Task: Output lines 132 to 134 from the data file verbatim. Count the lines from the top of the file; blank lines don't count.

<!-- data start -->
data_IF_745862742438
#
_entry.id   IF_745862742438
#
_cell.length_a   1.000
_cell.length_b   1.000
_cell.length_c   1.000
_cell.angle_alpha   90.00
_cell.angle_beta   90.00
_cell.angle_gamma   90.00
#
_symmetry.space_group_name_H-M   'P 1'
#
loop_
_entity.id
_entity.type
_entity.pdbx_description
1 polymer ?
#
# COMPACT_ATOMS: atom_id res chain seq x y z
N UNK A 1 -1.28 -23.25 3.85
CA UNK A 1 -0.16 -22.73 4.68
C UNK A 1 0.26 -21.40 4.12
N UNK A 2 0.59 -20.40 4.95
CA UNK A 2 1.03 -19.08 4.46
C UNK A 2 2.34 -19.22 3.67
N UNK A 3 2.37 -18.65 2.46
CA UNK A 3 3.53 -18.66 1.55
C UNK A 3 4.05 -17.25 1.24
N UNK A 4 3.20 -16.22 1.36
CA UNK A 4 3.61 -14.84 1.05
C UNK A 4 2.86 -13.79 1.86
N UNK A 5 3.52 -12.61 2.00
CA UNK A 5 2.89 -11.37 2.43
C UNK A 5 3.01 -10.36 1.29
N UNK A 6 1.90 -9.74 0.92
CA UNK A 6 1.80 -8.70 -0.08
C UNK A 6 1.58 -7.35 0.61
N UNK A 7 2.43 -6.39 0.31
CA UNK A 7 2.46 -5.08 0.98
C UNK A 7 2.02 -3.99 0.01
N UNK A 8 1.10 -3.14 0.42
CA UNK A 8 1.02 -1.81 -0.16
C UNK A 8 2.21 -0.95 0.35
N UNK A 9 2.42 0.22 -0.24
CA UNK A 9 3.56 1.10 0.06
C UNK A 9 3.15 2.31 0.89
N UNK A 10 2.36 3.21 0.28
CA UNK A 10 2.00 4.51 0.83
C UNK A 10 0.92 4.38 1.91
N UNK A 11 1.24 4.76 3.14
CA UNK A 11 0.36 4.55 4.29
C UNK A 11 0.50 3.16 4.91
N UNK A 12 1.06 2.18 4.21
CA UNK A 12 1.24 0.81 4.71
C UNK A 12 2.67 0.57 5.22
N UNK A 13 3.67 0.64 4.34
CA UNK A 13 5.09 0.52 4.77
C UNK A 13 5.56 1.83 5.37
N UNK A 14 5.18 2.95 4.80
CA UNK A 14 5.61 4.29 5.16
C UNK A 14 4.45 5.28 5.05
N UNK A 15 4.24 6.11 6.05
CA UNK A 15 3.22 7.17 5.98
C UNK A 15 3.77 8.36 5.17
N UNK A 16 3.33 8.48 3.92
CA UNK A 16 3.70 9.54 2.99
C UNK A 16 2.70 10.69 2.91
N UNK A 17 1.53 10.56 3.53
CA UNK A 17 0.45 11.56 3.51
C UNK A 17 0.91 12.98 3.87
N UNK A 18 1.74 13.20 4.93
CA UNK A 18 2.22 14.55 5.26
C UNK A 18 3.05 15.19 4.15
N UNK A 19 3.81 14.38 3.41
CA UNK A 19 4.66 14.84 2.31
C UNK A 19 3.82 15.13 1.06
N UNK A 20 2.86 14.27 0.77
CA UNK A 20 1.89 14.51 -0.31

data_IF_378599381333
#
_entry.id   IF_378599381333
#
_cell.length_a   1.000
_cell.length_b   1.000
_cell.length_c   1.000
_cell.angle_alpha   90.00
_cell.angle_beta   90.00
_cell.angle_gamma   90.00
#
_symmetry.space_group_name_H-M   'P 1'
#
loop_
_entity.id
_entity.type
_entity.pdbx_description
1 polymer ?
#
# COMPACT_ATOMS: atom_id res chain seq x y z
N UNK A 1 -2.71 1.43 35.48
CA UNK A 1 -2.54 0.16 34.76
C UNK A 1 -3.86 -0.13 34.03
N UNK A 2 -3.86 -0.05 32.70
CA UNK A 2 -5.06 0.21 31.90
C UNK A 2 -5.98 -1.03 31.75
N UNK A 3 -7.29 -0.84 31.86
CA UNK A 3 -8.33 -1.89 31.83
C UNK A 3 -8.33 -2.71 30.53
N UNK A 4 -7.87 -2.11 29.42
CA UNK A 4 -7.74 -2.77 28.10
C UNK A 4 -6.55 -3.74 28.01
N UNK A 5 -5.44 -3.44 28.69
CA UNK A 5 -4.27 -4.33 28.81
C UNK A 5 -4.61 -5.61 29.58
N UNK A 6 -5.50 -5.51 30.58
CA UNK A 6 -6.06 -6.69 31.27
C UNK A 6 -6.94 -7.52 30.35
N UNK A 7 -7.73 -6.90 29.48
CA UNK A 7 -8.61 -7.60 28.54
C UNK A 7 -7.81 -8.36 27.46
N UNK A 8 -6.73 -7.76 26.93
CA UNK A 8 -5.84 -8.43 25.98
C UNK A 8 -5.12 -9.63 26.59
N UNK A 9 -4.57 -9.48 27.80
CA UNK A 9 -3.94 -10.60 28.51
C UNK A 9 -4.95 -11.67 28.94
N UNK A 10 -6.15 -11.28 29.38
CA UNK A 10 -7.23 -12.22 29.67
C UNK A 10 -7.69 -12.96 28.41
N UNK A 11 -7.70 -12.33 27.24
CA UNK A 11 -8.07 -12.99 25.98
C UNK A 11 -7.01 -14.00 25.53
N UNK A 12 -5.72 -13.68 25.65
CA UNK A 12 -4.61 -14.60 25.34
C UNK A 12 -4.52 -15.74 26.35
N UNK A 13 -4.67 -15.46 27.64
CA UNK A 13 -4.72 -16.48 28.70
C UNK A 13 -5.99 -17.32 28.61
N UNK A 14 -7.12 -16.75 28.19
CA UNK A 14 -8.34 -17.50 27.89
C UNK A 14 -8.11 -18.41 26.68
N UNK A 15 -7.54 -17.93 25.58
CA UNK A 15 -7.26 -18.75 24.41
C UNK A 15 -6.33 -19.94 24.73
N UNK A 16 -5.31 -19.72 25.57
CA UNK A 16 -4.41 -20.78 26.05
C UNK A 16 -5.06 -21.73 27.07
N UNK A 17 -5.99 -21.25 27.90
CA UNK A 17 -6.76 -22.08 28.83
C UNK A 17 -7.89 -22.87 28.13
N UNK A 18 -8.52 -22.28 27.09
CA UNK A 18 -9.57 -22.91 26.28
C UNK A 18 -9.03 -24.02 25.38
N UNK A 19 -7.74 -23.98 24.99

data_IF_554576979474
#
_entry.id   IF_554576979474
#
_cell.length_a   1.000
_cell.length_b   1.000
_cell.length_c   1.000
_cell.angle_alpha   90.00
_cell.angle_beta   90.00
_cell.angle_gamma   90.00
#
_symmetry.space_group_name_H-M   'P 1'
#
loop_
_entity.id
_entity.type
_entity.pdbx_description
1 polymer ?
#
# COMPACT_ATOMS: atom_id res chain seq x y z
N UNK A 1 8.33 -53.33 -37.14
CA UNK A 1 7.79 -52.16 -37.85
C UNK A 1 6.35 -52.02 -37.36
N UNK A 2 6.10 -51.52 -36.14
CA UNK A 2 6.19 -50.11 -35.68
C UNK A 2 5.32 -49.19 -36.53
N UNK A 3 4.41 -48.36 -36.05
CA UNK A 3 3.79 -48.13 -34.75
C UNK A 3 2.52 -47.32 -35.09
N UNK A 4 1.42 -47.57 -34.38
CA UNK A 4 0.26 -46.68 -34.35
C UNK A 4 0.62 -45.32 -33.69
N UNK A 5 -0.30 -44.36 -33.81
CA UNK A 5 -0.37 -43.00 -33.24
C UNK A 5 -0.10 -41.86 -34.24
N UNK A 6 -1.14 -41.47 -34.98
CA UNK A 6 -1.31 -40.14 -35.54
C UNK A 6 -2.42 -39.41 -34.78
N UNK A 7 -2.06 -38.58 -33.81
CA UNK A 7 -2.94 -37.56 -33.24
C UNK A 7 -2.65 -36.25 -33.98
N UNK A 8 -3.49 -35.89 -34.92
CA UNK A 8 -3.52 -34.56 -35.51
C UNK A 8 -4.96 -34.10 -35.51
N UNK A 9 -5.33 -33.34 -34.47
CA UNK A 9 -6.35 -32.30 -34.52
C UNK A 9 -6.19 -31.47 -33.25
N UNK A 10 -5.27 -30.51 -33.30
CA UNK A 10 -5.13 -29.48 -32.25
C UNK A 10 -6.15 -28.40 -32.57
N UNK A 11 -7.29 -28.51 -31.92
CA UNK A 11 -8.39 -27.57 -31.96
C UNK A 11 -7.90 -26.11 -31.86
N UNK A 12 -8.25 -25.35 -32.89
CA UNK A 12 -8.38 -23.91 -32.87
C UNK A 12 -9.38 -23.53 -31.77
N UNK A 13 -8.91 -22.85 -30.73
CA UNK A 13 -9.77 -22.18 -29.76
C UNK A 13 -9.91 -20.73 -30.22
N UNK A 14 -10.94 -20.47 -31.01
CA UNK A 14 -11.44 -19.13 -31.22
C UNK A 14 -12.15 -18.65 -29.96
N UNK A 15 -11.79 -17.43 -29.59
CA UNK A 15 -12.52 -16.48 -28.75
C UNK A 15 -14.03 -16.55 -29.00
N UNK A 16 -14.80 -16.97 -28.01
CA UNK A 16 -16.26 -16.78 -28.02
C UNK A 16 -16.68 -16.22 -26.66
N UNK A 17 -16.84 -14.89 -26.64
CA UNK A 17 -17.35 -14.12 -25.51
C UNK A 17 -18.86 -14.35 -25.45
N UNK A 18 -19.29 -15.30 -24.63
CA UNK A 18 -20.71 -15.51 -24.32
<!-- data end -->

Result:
C UNK A 11 -7.01 -14.00 25.53
N UNK A 12 -5.72 -13.68 25.65
CA UNK A 12 -4.61 -14.60 25.34